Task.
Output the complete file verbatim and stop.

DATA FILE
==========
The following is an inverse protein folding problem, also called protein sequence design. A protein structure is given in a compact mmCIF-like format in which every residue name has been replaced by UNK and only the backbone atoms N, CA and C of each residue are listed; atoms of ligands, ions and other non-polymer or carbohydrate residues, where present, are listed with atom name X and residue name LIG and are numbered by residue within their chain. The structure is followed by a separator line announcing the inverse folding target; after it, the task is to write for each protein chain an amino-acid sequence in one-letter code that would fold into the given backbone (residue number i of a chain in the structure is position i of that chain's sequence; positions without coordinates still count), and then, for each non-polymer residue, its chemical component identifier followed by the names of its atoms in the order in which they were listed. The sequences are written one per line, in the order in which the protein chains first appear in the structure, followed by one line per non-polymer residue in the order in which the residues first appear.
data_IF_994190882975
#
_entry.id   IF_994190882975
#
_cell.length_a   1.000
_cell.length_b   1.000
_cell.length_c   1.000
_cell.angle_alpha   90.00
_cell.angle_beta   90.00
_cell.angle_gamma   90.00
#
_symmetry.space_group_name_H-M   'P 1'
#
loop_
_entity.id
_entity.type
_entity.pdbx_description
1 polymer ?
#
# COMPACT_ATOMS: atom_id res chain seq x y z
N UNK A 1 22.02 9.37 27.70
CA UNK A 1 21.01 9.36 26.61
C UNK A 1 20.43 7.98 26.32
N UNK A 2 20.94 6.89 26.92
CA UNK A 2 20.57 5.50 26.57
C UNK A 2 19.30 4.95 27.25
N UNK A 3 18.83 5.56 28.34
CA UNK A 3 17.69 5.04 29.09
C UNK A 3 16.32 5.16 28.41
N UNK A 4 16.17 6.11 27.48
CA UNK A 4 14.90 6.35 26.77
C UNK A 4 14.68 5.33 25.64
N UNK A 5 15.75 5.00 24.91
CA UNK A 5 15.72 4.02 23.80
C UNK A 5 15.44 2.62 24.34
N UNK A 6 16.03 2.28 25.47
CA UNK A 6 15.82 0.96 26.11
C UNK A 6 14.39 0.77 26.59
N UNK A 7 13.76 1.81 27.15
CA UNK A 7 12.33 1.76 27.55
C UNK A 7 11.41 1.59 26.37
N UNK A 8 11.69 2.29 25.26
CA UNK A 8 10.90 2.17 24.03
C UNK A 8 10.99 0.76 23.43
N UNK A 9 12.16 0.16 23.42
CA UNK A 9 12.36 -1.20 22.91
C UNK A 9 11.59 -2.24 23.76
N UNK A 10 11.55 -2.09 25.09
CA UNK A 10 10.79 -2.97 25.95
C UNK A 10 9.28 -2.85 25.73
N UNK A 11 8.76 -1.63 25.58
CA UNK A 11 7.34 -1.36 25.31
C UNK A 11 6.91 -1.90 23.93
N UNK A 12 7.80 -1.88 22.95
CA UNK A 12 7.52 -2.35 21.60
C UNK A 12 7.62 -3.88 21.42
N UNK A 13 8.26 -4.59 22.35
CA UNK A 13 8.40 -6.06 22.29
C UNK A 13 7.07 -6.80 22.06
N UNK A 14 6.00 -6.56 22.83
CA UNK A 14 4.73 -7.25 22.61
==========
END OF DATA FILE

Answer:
The following is an inverse protein folding problem, also called protein sequence design. A protein structure is given in a compact mmCIF-like format in which every residue name has been replaced by UNK and only the backbone atoms N, CA and C of each residue are listed; atoms of ligands, ions and other non-polymer or carbohydrate residues, where present, are listed with atom name X and residue name LIG and are numbered by residue within their chain. The structure is followed by a separator line announcing the inverse folding target; after it, the task is to write for each protein chain an amino-acid sequence in one-letter code that would fold into the given backbone (residue number i of a chain in the structure is position i of that chain's sequence; positions without coordinates still count), and then, for each non-polymer residue, its chemical component identifier followed by the names of its atoms in the order in which they were listed. The sequences are written one per line, in the order in which the protein chains first appear in the structure, followed by one line per non-polymer residue in the order in which the residues first appear.
data_IF_994190882975
#
_entry.id   IF_994190882975
#
_cell.length_a   1.000
_cell.length_b   1.000
_cell.length_c   1.000
_cell.angle_alpha   90.00
_cell.angle_beta   90.00
_cell.angle_gamma   90.00
#
_symmetry.space_group_name_H-M   'P 1'
#
loop_
_entity.id
_entity.type
_entity.pdbx_description
1 polymer ?
#
# COMPACT_ATOMS: atom_id res chain seq x y z
N UNK A 1 22.02 9.37 27.70
CA UNK A 1 21.01 9.36 26.61
C UNK A 1 20.43 7.98 26.32
N UNK A 2 20.94 6.89 26.92
CA UNK A 2 20.57 5.50 26.57
C UNK A 2 19.30 4.95 27.25
N UNK A 3 18.83 5.56 28.34
CA UNK A 3 17.69 5.04 29.09
C UNK A 3 16.32 5.16 28.41
N UNK A 4 16.17 6.11 27.48
CA UNK A 4 14.90 6.35 26.77
C UNK A 4 14.68 5.33 25.64
N UNK A 5 15.75 5.00 24.91
CA UNK A 5 15.72 4.02 23.80
C UNK A 5 15.44 2.62 24.34
N UNK A 6 16.03 2.28 25.47
CA UNK A 6 15.82 0.96 26.11
C UNK A 6 14.39 0.77 26.59
N UNK A 7 13.76 1.81 27.15
CA UNK A 7 12.33 1.76 27.55
C UNK A 7 11.41 1.59 26.37
N UNK A 8 11.69 2.29 25.26
CA UNK A 8 10.90 2.17 24.03
C UNK A 8 10.99 0.76 23.43
N UNK A 9 12.16 0.16 23.42
CA UNK A 9 12.36 -1.20 22.91
C UNK A 9 11.59 -2.24 23.76
N UNK A 10 11.55 -2.09 25.09
CA UNK A 10 10.79 -2.97 25.95
C UNK A 10 9.28 -2.85 25.73
N UNK A 11 8.76 -1.63 25.58
CA UNK A 11 7.34 -1.36 25.31
C UNK A 11 6.91 -1.90 23.93
N UNK A 12 7.80 -1.88 22.95
CA UNK A 12 7.52 -2.35 21.60
C UNK A 12 7.62 -3.88 21.42
N UNK A 13 8.26 -4.59 22.35
CA UNK A 13 8.40 -6.06 22.29
C UNK A 13 7.07 -6.80 22.06
N UNK A 14 6.00 -6.56 22.83
CA UNK A 14 4.73 -7.25 22.61